April fed steer & heifer slaughter takes a nose-dive

Fed cattle are backing up in feedyards. The implications of that will be long-standing.

Nevil Speer

May 7, 2020

2 Min Read
April fed steer and heifer slaughter takes a nose-dive
Nevil Speer

This column has been featuring the impact of COVID-19 on the beef industry during the past month. The running series has thus far highlighted the following topics:

The final topic featured in last week’s column noted that, “There are less cattle going to slaughter, that means reduced orders for feeder cattle placements to take their place.” Fewer cattle going to slaughter is the focus of this week’s discussion.  

The illustration details monthly fed steer and heifer slaughter during March and April over the past several years. COVID didn’t really begin to hit fed cattle throughput until early April. In fact, March slaughter was up versus the previous three-year average.  

But then the shutdown began. The fallout has been dramatic. Final numbers still aren’t tallied (actual slaughter numbers run on a two-week delayed reporting cycle from USDA), but the industry will obviously be in a sharp deficit. Clearly, that has huge implications even after we get up back and running full speed. 

Related:Annual feedyard marketings: Heavier placements rule


From a quantitative standpoint, the extra cattle are still in the feedyard and have to be reckoned with – the challenge will be to phase them in along with regular kill. The back-up is challenging just from a standpoint of scale. 

However, from a qualitative standpoint, the disparity becomes even more significant. Cattle are not nearly as fungible as hogs or chickens. That is, when a slowdown occurs, there’s going to be some picking and choosing about which cattle get marketed – better cattle get first priority.  

The best indicator of that playing out is the record jump in cattle grading Prime in April versus January through March. Generally, it goes the other way - grading percentages seasonally decline as we enter the second quarter. 

Putting those two factors together, it represents some marketing challenges within the slaughter mix as we (hopefully) gain some normalcy in the coming month(s). Yet another factor to monitor carefully – stay tuned!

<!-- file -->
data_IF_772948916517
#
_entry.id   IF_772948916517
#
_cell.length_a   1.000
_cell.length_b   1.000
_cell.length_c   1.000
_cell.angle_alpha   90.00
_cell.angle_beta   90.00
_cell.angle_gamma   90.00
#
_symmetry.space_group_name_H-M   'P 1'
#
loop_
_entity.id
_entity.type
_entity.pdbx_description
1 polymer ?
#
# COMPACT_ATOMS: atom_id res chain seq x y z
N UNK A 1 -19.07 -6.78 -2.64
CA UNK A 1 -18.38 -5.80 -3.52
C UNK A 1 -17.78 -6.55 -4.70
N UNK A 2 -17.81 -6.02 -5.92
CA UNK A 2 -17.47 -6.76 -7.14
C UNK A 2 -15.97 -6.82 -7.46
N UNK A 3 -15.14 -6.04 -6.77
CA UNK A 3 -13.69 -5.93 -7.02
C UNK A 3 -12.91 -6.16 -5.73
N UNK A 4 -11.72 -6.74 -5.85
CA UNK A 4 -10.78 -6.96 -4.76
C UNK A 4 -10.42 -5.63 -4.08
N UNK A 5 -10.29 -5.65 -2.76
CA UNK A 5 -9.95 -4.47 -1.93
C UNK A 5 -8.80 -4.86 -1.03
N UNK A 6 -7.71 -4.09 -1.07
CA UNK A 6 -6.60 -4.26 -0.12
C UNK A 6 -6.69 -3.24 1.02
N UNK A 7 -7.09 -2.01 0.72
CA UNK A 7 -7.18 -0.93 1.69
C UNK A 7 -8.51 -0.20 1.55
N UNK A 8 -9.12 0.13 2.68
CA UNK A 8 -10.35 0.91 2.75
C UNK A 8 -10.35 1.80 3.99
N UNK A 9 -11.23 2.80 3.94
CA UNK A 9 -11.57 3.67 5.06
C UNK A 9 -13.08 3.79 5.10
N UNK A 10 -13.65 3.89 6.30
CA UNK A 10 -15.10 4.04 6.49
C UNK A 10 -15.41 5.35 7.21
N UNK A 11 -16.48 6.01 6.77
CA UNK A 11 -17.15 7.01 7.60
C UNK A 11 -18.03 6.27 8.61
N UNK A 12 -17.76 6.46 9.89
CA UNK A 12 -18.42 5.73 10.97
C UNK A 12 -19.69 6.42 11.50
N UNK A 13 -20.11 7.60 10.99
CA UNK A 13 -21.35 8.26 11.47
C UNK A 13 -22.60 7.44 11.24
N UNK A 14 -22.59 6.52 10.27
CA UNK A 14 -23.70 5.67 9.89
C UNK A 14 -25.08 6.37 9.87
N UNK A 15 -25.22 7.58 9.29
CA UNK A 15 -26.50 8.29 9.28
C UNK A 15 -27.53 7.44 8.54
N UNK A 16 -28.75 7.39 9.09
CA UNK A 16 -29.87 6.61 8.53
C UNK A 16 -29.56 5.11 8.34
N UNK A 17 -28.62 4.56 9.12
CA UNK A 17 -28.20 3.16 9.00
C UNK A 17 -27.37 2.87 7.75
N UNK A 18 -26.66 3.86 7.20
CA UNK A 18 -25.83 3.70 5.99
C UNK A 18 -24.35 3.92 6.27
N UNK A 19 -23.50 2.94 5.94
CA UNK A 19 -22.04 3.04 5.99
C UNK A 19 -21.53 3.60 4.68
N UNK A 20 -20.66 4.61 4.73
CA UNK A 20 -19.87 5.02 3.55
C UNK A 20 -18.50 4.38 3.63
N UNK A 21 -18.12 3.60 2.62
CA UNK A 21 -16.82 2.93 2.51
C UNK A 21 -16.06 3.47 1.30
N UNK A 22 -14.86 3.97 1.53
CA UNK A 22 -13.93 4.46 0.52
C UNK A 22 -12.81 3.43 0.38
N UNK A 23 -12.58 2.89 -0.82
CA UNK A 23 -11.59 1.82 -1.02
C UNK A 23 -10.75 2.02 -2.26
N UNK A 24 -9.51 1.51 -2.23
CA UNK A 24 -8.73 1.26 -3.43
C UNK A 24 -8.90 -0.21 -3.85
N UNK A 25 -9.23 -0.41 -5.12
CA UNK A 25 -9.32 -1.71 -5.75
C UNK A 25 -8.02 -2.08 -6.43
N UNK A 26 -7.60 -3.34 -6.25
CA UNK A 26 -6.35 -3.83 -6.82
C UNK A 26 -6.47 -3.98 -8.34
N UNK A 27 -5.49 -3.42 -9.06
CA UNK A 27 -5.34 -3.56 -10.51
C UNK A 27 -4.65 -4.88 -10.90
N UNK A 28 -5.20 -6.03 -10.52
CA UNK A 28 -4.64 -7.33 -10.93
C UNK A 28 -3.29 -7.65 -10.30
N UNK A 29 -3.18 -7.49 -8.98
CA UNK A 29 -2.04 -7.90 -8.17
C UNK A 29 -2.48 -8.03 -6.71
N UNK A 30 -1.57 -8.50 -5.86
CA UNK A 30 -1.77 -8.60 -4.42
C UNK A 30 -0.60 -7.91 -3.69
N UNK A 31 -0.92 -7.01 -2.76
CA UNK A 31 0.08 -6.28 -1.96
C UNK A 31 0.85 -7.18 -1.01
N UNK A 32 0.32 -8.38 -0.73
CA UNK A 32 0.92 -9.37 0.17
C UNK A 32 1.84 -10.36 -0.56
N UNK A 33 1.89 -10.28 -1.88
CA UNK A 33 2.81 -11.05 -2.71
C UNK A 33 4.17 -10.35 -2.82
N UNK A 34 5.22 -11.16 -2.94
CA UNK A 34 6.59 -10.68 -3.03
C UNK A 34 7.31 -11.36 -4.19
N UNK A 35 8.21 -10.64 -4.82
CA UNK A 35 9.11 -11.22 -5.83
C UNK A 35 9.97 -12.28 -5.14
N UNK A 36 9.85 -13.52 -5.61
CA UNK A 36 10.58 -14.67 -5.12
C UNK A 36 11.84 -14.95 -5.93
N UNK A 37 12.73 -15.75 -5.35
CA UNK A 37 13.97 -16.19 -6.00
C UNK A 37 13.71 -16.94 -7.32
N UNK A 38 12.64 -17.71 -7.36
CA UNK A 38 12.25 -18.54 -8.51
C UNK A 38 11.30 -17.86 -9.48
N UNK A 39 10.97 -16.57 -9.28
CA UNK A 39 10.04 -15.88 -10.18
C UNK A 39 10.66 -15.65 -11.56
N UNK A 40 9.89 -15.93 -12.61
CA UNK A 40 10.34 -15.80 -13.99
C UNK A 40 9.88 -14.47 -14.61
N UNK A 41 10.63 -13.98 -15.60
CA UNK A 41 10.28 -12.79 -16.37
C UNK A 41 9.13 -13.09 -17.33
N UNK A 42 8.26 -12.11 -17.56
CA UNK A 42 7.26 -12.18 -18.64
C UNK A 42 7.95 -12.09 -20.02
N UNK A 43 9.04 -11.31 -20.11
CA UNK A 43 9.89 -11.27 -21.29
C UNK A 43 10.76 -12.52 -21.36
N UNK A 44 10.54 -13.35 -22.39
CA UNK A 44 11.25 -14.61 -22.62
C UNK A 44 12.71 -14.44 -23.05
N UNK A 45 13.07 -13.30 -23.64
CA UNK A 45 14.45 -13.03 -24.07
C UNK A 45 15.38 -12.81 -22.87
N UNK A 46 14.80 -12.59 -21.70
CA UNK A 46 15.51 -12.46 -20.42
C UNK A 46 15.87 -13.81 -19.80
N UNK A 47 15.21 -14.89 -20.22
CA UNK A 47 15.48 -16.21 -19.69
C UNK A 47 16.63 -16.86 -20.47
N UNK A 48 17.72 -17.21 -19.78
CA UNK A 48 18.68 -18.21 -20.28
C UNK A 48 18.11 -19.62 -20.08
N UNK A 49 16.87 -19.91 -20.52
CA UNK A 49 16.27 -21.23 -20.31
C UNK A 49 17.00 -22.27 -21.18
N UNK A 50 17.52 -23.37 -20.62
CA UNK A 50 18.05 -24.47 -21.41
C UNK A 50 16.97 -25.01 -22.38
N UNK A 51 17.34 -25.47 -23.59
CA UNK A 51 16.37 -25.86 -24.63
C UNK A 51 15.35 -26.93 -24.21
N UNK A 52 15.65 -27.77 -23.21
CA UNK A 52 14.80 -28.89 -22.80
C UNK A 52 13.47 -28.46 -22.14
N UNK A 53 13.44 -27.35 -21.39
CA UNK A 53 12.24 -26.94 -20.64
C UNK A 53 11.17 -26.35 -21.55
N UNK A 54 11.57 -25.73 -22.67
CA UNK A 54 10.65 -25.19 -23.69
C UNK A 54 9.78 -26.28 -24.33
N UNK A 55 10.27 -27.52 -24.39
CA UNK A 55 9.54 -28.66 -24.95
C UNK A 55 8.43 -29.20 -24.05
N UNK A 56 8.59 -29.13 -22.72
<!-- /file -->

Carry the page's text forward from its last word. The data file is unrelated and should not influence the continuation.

Nevil Speer is based in Bowling Green, Ky. and serves as director of industry relations for Where Food Comes From (WFCF). The views and opinions expressed herein do not necessarily reflect those of WFCF or its shareholders. He can be reached at [email protected]. The opinions of the author are not necessarily those of beefmagazine.com or Farm Progress.

Related:Marketing your calves in 2020 — Plan B

About the Author(s)

Nevil Speer

Nevil Speer serves as an industry consultant and is based in Bowling Green, KY.

Nevil Speer has extensive experience and involvement with the livestock and food industry including various service and consultation projects spanning such issues as market competition, business and economic implications of agroterrorism, animal identification, assessment of price risk and market volatility on the producer segment, and usage of antibiotics in animal agriculture.
Dr. Speer writes about many aspects regarding agriculture and the food industry with regular contribution to BEEF and Feedstuffs.  He’s also written several influential industry white papers dealing with issues such as changing business dynamics in the beef complex, producer decision-making, and country-of-origin labeling.
He serves as a member of the Board of Directors for the National Institute for Animal Agriculture.
Dr. Speer holds both a PhD in Animal Science and a Master’s degree in Business Administration.

Contact him at [email protected].

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